Symptoms of Diabetes in Infants and Adults

Symptoms of Diabetes in Infants and Adults

Diabetes, also known clinically as Diabetes Mellitus, is a serious and rising health issue worldwide. According to W

Diabetes, also known clinically as Diabetes Mellitus, is a serious and rising health issue worldwide. According to WHO, diabetes affects around 422 million people globally, and diabetes is directly responsible for 1.5 million deaths per year. In 2013–2014, approximately 3.0 million Canadians were diagnosed with diabetes. Over the last few decades, both the number of cases and the prevalence of diabetes have significantly increased. 

Diabetes is a chronic disease distinguished by increased blood glucose levels when your body cannot produce enough insulin or doesn’t use insulin properly. Uncontrolled high blood sugar can cause severe complications to your eye, kidney, nerves, and other body organs. 

There are four known types of Diabetes Mellitus: 

  • Type 1 Diabetes mellitus: Either insulin production or secretion is abnormal.
  • Type 2 Diabetes mellitus: It is a disorder when the body doesn’t use insulin effectively it produces, and eventually, the pancreas makes more insulin as a response, causing an elevation in blood glucose level than usual. 
  • Gestational Diabetes: is a condition where high blood glucose level occurs during pregnancy and can cause health problems to mother and child.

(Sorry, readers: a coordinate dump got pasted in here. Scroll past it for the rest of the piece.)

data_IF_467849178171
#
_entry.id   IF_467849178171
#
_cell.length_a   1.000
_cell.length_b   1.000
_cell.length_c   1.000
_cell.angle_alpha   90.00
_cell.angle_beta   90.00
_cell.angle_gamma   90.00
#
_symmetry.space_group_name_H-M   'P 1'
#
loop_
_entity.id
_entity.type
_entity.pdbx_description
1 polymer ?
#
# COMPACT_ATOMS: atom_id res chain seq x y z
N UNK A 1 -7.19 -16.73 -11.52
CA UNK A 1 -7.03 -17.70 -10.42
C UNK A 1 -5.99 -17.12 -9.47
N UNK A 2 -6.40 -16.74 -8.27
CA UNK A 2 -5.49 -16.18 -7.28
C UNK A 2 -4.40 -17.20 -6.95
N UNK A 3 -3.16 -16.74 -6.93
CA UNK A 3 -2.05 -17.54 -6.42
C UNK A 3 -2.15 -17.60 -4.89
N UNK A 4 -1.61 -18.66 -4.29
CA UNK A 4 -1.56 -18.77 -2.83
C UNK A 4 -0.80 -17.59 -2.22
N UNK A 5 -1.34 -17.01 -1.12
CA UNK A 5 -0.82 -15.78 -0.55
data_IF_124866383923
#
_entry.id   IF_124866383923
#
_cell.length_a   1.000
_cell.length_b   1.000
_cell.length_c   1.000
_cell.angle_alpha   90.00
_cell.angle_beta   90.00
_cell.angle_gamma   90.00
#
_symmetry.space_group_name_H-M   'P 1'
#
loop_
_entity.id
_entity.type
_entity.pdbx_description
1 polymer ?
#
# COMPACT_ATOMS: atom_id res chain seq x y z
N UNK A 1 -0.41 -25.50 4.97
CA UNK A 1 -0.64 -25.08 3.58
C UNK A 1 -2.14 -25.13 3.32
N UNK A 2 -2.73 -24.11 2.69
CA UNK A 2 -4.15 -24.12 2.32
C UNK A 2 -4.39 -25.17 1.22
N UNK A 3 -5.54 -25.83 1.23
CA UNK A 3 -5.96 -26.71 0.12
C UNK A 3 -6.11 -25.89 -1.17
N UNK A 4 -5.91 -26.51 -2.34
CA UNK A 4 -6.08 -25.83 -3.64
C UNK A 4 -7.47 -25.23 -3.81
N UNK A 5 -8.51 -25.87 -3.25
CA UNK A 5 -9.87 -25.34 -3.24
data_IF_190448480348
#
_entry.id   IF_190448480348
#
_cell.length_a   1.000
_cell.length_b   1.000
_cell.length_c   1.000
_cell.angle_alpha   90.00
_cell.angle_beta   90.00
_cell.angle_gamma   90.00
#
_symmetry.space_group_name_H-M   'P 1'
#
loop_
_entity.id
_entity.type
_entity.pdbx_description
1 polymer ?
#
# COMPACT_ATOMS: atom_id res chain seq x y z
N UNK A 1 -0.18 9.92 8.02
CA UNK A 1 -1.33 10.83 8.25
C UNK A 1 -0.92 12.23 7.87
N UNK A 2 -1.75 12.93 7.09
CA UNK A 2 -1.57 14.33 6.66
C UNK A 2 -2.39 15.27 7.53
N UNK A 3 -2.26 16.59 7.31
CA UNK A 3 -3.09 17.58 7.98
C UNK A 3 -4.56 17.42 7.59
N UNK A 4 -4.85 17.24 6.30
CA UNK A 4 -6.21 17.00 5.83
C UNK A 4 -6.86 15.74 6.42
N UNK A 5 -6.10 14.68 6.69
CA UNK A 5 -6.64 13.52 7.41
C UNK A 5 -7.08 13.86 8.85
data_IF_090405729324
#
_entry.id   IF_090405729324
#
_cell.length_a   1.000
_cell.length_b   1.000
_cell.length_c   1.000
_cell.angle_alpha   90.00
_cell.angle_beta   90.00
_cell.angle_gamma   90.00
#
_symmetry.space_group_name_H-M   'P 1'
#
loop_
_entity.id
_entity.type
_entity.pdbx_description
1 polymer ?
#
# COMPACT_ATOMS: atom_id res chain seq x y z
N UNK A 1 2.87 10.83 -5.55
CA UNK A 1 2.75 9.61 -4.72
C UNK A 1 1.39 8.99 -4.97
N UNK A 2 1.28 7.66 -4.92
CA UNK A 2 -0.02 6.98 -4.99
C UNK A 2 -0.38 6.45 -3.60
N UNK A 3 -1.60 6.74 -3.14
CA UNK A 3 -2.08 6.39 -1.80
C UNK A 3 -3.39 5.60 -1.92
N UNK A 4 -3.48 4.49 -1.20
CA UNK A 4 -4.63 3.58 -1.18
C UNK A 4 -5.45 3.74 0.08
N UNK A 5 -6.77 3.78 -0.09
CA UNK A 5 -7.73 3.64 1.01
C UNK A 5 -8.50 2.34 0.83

• Prediabetes: is when the blood glucose level is higher than usual but still not high enough to be diagnosed as diabetes. 

Whether you have recently been diagnosed with diabetes or want to know the early signs and risk factors of diabetes for prevention, you have come to the right place. This is a first step in gaining a better understanding of the disease and its types in adults and infants, how you can effectively self-monitor your blood glucose level at home and when you should see your doctor. 

Early Signs and Symptoms of Diabetes

Is it possible to know whether you have diabetes? People are not aware of the signs and symptoms of Diabetes that appear in the early stages because the warning indicators might be so minor that they go unnoticed. That is why it is imperative to discuss the warning signs of preventing new cases and progression of this disease. 

The warning signs are: 

  • Unexplained weight loss
  • Recurrent fatigue
  • Infections that frequently occur, particularly in: 
  • Urinary tract 
  • Genital areas
  • Oral cavity
  • The wound takes longer than usual to heal
  • Dry mouth
  • Burning, pain, or numbness of feet
  • Itching

Several clinical investigations and experts have revealed that gender and sex can significantly affect the manifestations of any disease. This section aims to address the unique signs and symptoms of diabetes in men and women.

Symptoms in men:

  • Fatigue
  • Erectile dysfunction
  • Retrograde ejaculation
  • Inability to control urination
  • Low testosterone level
  • Decrease sex drive 
  • Sexual dysfunction

Symptoms in women:

  • Vagnial itching and irritations
  • Vaginal discharge
  • Painful urination and burning sensation
  • Depression
  • Weight gain
  • Irregular period

Symptoms of Type 1 Diabetes

The onset of Type 1 diabetes symptoms can be remarkably rapid. Type 1 diabetes is associated with the occurrence of autoantibodies produced by the immune system to destroy 𝜷-cell of the endocrine pancreas. These autoantibodies are directed against insulin, glutamate decarboxylase 2, and others, which are found in more than 90% of recently diagnosed type 1 diabetic patients. This link between autoantibodies incidence and diabetes emphasizes the necessity of autoantibody screening in high-risk individuals before symptoms appear.